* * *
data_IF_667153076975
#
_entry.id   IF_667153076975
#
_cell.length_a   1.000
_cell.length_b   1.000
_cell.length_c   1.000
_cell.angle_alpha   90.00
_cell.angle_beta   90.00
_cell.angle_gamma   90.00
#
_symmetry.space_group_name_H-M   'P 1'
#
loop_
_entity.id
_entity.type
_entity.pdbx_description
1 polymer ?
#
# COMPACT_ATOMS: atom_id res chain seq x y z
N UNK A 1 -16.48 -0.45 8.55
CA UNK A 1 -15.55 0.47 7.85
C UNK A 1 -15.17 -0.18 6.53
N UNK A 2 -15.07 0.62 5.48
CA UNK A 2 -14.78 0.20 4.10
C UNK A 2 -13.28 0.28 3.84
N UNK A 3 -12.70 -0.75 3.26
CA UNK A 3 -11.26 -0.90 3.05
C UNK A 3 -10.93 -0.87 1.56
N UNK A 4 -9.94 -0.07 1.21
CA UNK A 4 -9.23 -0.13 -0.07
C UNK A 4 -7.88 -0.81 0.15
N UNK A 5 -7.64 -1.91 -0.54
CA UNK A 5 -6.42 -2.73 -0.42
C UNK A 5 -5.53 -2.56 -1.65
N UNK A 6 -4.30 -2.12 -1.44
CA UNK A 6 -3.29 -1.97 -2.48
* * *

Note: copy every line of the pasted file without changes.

data_IF_667153076975
#
_entry.id   IF_667153076975
#
_cell.length_a   1.000
_cell.length_b   1.000
_cell.length_c   1.000
_cell.angle_alpha   90.00
_cell.angle_beta   90.00
_cell.angle_gamma   90.00
#
_symmetry.space_group_name_H-M   'P 1'
#
loop_
_entity.id
_entity.type
_entity.pdbx_description
1 polymer ?
#
# COMPACT_ATOMS: atom_id res chain seq x y z
N UNK A 1 -16.48 -0.45 8.55
CA UNK A 1 -15.55 0.47 7.85
C UNK A 1 -15.17 -0.18 6.53
N UNK A 2 -15.07 0.62 5.48
CA UNK A 2 -14.78 0.20 4.10
C UNK A 2 -13.28 0.28 3.84
N UNK A 3 -12.70 -0.75 3.26
CA UNK A 3 -11.26 -0.90 3.05
C UNK A 3 -10.93 -0.87 1.56
N UNK A 4 -9.94 -0.07 1.21
CA UNK A 4 -9.23 -0.13 -0.07
C UNK A 4 -7.88 -0.81 0.15
N UNK A 5 -7.64 -1.91 -0.54
CA UNK A 5 -6.42 -2.73 -0.42
C UNK A 5 -5.53 -2.56 -1.65
N UNK A 6 -4.30 -2.12 -1.44
CA UNK A 6 -3.29 -1.97 -2.48